Unlike immigrants who marveled at the Statue of Liberty upon arrival at Ellis Island, those who came to Angel Island were greeted by an intake facility that was sometimes called the “Guardian of the Western Gate.” Racially prejudiced immigration laws of the time subjected many to rigorous exams and interrogations, as well as detention in crowded, unsanitary barracks. Some expressed themselves by carving poetry and  inscriptions into the walls in their native language — from Chinese, Japanese, and Korean to Russian, German, and Urdu. These etchings remain on Angel Island today as poignant reminders of the immigrant experience and an unjust time in our history.

If there is any vindication for the Angel Island immigrants who endured so many hardships, it is the success achieved by those who were allowed entry, and the many who, at long last, gained citizenship. They have contributed immeasurably to our Nation as leaders in every sector of American life. The children of Angel Island have seized the opportunities their ancestors saw from across an ocean. By demonstrating that all things are possible in America, this vibrant community has created a beacon of hope for future generations of immigrants.”

The History That We Stand On, and The Future We Stand For

22-year-old poet Amanda Gorman, America’s first Youth Poet Laureate

On January 20, 2021, Amanda Gorman became the sixth and youngest poet, at age twenty-two, to deliver a poetry reading at a presidential inauguration. She was invited to write a poem inspired by the theme, “America United.” Amanda wanted to write about a new chapter in our country, while acknowledging the dark chapter in American history that we are living through. “Now more than ever, the United States needs an inaugural poem,” Gorman said. “Poetry is typically the touchstone that we go back to when we have to remind ourselves of the history that we stand on, and the future that we stand for.”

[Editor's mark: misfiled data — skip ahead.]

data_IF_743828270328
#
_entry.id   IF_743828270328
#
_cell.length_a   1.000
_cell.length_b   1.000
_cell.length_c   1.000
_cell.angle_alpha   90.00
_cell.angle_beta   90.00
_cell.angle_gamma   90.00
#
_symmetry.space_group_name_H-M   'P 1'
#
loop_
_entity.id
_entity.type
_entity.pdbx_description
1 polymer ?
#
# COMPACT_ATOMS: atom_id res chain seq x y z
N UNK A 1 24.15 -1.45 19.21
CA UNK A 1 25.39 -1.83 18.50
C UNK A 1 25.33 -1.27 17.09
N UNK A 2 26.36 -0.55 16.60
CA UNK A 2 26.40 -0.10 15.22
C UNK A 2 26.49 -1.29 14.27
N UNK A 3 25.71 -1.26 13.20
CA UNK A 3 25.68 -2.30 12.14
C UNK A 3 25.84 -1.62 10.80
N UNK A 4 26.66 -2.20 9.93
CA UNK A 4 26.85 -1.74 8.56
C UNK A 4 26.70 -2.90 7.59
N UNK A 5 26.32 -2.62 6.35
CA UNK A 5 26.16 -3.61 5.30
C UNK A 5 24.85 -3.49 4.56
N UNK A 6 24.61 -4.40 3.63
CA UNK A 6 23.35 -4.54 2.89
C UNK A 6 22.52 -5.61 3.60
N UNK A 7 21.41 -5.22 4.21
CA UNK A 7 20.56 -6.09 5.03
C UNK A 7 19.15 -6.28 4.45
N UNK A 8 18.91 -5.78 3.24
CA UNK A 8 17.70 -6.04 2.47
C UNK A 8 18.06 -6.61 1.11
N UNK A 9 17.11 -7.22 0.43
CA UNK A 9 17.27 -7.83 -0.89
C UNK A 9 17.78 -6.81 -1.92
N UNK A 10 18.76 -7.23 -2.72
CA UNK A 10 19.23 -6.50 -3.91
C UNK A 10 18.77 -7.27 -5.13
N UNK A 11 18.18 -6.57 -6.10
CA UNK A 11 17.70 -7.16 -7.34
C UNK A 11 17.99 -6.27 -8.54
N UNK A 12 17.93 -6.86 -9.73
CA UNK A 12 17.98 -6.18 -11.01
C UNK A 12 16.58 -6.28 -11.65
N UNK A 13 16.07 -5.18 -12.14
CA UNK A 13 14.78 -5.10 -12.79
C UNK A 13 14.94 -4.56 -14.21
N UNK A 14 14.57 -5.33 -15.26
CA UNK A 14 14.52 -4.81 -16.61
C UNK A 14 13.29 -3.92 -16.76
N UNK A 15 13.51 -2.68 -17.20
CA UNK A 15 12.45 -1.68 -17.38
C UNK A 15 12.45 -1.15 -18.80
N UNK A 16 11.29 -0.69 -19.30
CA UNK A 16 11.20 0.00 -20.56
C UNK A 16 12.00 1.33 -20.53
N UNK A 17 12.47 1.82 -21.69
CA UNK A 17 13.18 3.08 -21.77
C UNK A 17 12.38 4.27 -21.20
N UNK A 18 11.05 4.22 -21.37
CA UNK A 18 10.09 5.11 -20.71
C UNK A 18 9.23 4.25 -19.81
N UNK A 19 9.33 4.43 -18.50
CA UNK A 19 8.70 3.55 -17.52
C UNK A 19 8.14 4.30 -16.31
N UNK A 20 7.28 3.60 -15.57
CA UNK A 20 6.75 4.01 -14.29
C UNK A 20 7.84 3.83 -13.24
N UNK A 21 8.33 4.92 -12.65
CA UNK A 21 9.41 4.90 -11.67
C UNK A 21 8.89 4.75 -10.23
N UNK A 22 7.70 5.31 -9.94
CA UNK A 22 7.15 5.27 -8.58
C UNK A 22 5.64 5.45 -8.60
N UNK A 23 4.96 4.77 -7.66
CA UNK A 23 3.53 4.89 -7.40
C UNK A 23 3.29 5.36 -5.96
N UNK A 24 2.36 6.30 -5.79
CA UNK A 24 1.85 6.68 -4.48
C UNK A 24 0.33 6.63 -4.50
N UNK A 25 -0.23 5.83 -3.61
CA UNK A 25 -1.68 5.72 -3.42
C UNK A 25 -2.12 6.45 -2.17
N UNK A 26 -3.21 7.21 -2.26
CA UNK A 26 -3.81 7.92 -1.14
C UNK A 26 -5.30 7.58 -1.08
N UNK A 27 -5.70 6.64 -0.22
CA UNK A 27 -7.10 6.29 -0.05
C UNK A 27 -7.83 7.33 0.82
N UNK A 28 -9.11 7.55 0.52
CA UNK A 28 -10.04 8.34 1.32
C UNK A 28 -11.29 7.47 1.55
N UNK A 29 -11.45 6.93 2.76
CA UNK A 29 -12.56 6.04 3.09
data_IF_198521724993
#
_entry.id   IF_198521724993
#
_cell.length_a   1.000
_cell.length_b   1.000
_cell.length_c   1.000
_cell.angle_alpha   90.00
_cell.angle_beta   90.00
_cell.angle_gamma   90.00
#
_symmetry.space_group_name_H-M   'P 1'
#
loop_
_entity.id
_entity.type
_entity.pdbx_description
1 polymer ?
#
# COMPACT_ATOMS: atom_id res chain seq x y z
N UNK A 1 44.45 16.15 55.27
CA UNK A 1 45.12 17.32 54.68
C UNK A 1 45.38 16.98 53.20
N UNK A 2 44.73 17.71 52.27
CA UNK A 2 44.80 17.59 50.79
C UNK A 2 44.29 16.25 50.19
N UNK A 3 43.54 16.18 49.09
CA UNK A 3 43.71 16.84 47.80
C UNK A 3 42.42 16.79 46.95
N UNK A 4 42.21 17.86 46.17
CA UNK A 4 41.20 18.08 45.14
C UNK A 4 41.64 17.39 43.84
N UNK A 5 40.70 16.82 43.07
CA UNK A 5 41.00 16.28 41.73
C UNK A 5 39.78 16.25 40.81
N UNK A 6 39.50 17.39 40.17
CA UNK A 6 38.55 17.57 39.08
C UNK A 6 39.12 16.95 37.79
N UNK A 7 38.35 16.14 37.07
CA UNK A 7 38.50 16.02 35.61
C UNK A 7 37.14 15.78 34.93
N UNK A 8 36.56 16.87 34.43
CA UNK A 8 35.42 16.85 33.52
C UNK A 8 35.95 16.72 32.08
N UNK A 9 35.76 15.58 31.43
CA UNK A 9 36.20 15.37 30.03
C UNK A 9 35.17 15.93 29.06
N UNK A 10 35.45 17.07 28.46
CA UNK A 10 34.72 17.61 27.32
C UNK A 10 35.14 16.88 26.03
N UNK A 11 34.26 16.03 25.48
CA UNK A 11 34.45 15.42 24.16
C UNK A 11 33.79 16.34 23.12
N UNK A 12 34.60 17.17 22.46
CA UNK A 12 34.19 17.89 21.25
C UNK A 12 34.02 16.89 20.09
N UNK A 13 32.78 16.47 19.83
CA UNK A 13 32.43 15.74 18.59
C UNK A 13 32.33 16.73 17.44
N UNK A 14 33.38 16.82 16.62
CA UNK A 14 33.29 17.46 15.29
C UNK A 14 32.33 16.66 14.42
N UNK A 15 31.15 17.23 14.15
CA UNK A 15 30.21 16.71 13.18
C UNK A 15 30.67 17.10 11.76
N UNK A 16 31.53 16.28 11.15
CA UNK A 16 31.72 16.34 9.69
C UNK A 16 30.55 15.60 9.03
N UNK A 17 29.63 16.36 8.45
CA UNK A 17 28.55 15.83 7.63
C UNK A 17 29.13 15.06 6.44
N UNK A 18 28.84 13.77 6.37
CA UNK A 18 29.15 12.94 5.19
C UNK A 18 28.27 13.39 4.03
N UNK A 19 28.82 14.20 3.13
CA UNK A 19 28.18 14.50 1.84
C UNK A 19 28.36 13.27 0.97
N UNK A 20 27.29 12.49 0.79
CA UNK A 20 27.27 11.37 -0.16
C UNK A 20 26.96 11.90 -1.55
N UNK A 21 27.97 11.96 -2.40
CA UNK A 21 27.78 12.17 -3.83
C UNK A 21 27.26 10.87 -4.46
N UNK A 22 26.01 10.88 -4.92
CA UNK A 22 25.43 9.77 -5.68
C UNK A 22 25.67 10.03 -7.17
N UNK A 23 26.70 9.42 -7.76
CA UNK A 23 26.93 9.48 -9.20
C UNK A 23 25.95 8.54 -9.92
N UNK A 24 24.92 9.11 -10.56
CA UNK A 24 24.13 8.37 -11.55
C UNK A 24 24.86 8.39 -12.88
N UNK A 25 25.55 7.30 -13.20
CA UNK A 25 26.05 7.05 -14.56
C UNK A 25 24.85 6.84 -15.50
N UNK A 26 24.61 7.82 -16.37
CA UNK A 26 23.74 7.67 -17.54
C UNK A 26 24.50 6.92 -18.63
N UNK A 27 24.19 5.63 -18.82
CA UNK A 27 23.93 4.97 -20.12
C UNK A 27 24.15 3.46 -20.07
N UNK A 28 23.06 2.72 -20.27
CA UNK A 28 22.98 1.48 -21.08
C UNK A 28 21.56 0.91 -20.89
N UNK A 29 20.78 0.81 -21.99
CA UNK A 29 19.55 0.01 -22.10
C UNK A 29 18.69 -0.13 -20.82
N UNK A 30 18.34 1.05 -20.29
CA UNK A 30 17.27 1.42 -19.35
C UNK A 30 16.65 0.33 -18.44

We will rebuild, reconcile and recover
and every known nook of our nation and
every corner called our country,
our people diverse and beautiful will emerge,
battered and beautiful
When day comes we step out of the shade,
aflame and unafraid
The new dawn blooms as we free it
For there is always light,
if only we’re brave enough to see it
If only we’re brave enough to be it

— from The Hill We Climb, by AMANDA GORMAN

“A Sea We Must Wade” Angel Island, in sight; January 21, 2021

In response to the Inauguration Day, poet Flo Oy Wong wrote this new poem, inspired by Amanda Gorman, America’s first National Youth Poet Laureate, and Kamala Harris, the first woman, as well as the first African American and first Asian American, to serve as Vice President of the United States. Kamala means “lotus flower” in Sanskrit.

As a Petal of Hope Takes Shape

In brackish water, hope emerges
from a cracked seed like the lotus.
In search of light, hope wends itself,
stretches towards illumination,
waits to dance with dreams.
As a petal of hope takes shape
it tastes like delectable kindness.
It smells sweet like heartfelt compassion.
It feels like golden silk stitched

to goodness of humankind.

FLO OY WONG, January 5 – 19, 2021

Dancing with Dreams: Angel Island, in sight; January 21, 2021

The world premiere performance of Huang Ruo’s “Your Wall is Our Canvas: The Angel Island” with The Del Sol String Quartet is currently planned for October 2021 on Angel Island.